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rudivs Frequent Visitor
Frequent Visitor

Calculating composite totals including related tables

I am trying to calculate the total expenses that have been spent on particular Households. I have the following tables defined: Household, Beneficiary, Care Unit and Bank Transaction (the fact table), with the basic (simplified) properties and relationships as in the image below, and the following general properties:

 

  • Bank Transactions have a column for Care Unit ID, which can be null. The Care Unit is used to designate who benefited from an expense, and it can be either a Household (for example, paying for groceries that benefit everyone) or it could be a Beneficiary (for example, school fees that benefits one person). There is a 1:many relationship between Care Unit and Bank Transactions.
  • Household has a column for Care Unit ID which is never null, but can be "Unassigned" if a Care Unit ID has not been created for it yet. There is a 1:1 bidirectional relationship between Care Unit and Houshold in Power BI.
  • Beneficiary has a column for Care Unit ID which can be null. There is a 1:many relationship between Household and Beneficiary. Every Beneficiary belongs to a Household. There is a 1:many inactive relationship between Beneficiary and Care Unit (it won't let me make it 1:1 even though there would only ever be 1 Beneficiary per Care Unit ID and vice versa).

entities.pngTables and relationships

 

I can make a table showing all the expenses that have been allocated directly to a particular Household, but I would like to get a composite total showing the amount allocated to a Household and its Beneficiaries. Is there a recommended way to do this?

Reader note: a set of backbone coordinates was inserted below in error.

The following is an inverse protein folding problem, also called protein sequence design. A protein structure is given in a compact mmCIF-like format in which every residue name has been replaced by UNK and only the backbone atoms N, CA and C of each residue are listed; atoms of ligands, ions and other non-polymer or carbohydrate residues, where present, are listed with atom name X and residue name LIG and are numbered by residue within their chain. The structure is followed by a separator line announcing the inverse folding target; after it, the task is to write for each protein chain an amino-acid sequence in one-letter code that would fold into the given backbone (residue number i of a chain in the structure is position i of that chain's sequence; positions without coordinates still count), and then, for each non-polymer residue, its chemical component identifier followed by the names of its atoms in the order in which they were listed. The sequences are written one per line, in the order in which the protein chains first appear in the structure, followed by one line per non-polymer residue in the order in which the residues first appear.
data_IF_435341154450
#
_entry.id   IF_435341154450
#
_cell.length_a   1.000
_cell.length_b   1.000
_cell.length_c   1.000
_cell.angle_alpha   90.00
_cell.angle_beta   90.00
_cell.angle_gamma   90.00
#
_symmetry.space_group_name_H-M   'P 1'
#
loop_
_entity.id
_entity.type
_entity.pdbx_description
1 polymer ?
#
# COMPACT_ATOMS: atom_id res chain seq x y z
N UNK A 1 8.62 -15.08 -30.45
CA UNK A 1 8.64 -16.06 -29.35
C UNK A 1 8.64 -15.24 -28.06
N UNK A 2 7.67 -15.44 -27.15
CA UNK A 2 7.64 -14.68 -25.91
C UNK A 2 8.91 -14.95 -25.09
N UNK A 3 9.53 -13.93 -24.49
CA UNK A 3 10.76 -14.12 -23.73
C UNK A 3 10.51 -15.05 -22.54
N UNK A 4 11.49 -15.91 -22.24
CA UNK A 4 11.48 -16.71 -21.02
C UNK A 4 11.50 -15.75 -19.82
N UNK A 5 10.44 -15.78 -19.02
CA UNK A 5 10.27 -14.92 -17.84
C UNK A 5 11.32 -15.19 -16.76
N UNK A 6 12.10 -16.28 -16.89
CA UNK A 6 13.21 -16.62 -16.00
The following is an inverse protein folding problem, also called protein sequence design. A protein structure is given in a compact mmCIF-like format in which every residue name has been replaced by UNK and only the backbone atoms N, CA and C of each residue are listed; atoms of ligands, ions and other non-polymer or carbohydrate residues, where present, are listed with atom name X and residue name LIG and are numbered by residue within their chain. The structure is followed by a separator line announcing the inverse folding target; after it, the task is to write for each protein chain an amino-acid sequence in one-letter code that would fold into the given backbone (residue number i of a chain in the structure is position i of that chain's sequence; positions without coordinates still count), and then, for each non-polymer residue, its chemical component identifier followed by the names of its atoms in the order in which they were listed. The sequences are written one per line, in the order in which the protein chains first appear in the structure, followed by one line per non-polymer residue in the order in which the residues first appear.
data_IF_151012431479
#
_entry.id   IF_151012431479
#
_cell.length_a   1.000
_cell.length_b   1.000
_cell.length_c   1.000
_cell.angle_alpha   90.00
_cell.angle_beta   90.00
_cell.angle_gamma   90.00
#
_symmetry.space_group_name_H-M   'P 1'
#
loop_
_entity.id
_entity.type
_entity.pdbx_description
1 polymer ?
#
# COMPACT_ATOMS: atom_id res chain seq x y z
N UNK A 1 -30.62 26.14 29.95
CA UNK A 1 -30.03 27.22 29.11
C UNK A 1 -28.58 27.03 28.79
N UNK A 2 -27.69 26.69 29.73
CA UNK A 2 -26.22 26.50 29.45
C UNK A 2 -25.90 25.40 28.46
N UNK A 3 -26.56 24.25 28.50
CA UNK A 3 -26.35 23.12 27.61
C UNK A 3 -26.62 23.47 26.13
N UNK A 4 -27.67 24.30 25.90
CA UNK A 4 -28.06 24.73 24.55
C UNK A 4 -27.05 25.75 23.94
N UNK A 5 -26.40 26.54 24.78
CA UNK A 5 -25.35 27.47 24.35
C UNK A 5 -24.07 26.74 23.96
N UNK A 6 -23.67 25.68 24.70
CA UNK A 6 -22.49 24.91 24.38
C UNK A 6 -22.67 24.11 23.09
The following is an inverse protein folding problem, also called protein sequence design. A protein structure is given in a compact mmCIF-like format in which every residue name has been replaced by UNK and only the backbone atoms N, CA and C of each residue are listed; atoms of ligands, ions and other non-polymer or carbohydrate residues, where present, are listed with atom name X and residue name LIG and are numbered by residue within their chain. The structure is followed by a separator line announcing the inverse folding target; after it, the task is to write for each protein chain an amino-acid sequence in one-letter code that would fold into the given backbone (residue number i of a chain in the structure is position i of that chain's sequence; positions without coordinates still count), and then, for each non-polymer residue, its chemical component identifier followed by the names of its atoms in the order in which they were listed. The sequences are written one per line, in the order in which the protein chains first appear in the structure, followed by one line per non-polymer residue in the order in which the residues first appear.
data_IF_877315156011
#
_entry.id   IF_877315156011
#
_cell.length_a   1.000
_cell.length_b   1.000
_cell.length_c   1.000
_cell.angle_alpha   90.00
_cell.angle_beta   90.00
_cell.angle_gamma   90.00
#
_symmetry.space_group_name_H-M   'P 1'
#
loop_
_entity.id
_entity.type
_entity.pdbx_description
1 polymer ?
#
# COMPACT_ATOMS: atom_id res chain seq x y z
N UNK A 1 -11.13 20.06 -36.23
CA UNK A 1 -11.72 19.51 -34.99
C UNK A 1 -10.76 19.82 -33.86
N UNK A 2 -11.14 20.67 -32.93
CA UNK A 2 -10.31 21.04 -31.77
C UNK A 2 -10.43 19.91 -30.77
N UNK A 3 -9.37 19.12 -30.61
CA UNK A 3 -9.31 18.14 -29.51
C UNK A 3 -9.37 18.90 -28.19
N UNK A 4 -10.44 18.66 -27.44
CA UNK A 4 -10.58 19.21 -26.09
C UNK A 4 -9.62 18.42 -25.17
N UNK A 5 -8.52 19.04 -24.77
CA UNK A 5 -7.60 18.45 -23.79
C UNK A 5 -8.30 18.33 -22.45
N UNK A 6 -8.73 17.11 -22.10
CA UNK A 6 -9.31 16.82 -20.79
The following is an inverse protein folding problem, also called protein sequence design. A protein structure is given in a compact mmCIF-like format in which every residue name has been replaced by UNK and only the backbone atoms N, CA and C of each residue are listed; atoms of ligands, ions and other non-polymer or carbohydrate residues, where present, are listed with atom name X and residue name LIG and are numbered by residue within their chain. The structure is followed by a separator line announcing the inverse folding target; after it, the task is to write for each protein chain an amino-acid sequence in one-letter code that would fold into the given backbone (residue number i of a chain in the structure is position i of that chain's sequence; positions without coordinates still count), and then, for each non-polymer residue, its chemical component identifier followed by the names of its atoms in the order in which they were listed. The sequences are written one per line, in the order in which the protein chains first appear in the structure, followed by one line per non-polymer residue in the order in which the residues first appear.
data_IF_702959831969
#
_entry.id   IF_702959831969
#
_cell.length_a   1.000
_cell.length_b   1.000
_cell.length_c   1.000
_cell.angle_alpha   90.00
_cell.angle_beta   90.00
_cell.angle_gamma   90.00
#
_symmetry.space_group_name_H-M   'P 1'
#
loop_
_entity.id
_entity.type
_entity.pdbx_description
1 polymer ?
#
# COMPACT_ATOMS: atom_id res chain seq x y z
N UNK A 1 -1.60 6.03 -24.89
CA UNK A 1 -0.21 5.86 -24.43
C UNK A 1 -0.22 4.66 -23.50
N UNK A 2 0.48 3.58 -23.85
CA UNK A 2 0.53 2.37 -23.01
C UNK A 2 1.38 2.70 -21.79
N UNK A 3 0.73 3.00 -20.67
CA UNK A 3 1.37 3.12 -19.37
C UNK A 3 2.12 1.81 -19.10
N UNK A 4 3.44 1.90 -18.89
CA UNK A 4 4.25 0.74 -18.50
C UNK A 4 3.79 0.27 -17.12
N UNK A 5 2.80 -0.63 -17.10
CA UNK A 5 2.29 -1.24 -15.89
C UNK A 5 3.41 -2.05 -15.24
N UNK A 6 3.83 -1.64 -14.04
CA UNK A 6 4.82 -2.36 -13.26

Here is some sample data:

 

Care Unit

 

Care Unit ID | Care Unit Name
=============+================
135530       | Maluleka
135485       | Malepane
171185       | Tshepo Maluleka
135692 | Sara Maluleka

 

Household

ID |Care Unit ID | Household Name
===+=============+================
1  | 135530      | Maluleka
2  | 135485      | Malepane
3 | Unassigned | Ndlovu

Beneficiary

ID |Care Unit ID | Beneficiary Name | Household ID
===+=============+==================+==============
1  | 171185      | Tshepo Maluleka  | 1
2 | 135692 | Sara Maluleka | 1
2 | Unassigned | Maria Ndlovu | 3

 Bank Transactions

ID | Description    | Amount  | Care Unit ID 
===+================+=========+==============
1  | Groceries      | 150.00  | 135530
2  | School uniform | 500.00  | 171185
3 | Rent | 1000.00 | 135485
4 | Creche fees | 300.00 | 135692
4 | Transport | 250.00 | null

 

I would like to be able to produce the following table in a visualisation:

 

Household | Total Expenses 
==========+================ Maluleka | 950.00 Malepane | 1000.00

At the moment, I can only get to:

 

Household | Total Expenses 
==========+================ Maluleka | 150.00 Malepane | 1000.00

 

1 ACCEPTED SOLUTION

Accepted Solutions
Community Support Team
Community Support Team

Re: Calculating composite totals including related tables

Hi @rudivs,

 

Please download the demo in the attachment. I would suggest you share a pbix file next time.